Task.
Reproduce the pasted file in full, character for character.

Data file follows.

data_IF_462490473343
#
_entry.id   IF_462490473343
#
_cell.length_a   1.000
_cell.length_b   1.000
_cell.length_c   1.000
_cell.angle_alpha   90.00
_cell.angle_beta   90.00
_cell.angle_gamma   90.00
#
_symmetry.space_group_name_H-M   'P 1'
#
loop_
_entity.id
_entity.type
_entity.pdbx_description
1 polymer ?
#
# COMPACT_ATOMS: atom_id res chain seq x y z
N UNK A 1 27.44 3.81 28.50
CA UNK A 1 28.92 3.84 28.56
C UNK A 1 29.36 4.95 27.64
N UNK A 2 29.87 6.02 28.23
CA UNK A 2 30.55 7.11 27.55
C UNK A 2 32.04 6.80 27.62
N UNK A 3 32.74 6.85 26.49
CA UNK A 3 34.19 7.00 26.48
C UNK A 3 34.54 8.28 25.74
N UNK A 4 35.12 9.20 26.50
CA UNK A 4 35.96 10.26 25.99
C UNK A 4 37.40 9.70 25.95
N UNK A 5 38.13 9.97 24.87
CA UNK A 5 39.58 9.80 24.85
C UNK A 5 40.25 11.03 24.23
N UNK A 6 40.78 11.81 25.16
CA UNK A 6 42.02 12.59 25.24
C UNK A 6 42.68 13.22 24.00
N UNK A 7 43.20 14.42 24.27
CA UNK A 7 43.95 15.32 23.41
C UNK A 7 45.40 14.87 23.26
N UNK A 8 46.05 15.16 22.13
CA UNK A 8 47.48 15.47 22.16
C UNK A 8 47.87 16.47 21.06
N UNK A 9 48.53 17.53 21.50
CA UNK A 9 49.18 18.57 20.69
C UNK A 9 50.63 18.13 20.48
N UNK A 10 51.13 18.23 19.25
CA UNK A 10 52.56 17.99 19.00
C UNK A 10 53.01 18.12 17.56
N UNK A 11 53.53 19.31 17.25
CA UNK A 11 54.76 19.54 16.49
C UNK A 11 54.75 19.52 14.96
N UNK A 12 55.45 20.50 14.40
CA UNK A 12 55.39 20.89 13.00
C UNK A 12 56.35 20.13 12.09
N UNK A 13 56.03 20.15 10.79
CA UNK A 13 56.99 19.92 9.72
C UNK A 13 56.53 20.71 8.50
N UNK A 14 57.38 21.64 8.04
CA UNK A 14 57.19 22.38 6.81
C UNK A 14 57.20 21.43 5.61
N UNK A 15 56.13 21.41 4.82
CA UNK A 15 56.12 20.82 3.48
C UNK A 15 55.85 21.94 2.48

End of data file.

data_IF_462490473343
#
_entry.id   IF_462490473343
#
_cell.length_a   1.000
_cell.length_b   1.000
_cell.length_c   1.000
_cell.angle_alpha   90.00
_cell.angle_beta   90.00
_cell.angle_gamma   90.00
#
_symmetry.space_group_name_H-M   'P 1'
#
loop_
_entity.id
_entity.type
_entity.pdbx_description
1 polymer ?
#
# COMPACT_ATOMS: atom_id res chain seq x y z
N UNK A 1 27.44 3.81 28.50
CA UNK A 1 28.92 3.84 28.56
C UNK A 1 29.36 4.95 27.64
N UNK A 2 29.87 6.02 28.23
CA UNK A 2 30.55 7.11 27.55
C UNK A 2 32.04 6.80 27.62
N UNK A 3 32.74 6.85 26.49
CA UNK A 3 34.19 7.00 26.48
C UNK A 3 34.54 8.28 25.74
N UNK A 4 35.12 9.20 26.50
CA UNK A 4 35.96 10.26 25.99
C UNK A 4 37.40 9.70 25.95
N UNK A 5 38.13 9.97 24.87
CA UNK A 5 39.58 9.80 24.85
C UNK A 5 40.25 11.03 24.23
N UNK A 6 40.78 11.81 25.16
CA UNK A 6 42.02 12.59 25.24
C UNK A 6 42.68 13.22 24.00
N UNK A 7 43.20 14.42 24.27
CA UNK A 7 43.95 15.32 23.41
C UNK A 7 45.40 14.87 23.26
N UNK A 8 46.05 15.16 22.13
CA UNK A 8 47.48 15.47 22.16
C UNK A 8 47.87 16.47 21.06
N UNK A 9 48.53 17.53 21.50
CA UNK A 9 49.18 18.57 20.69
C UNK A 9 50.63 18.13 20.48
N UNK A 10 51.13 18.23 19.25
CA UNK A 10 52.56 17.99 19.00
C UNK A 10 53.01 18.12 17.56
N UNK A 11 53.53 19.31 17.25
CA UNK A 11 54.76 19.54 16.49
C UNK A 11 54.75 19.52 14.96
N UNK A 12 55.45 20.50 14.40
CA UNK A 12 55.39 20.89 13.00
C UNK A 12 56.35 20.13 12.09
N UNK A 13 56.03 20.15 10.79
CA UNK A 13 56.99 19.92 9.72
C UNK A 13 56.53 20.71 8.50
N UNK A 14 57.38 21.64 8.04
CA UNK A 14 57.19 22.38 6.81
C UNK A 14 57.20 21.43 5.61
N UNK A 15 56.13 21.41 4.82
CA UNK A 15 56.12 20.82 3.48
C UNK A 15 55.85 21.94 2.48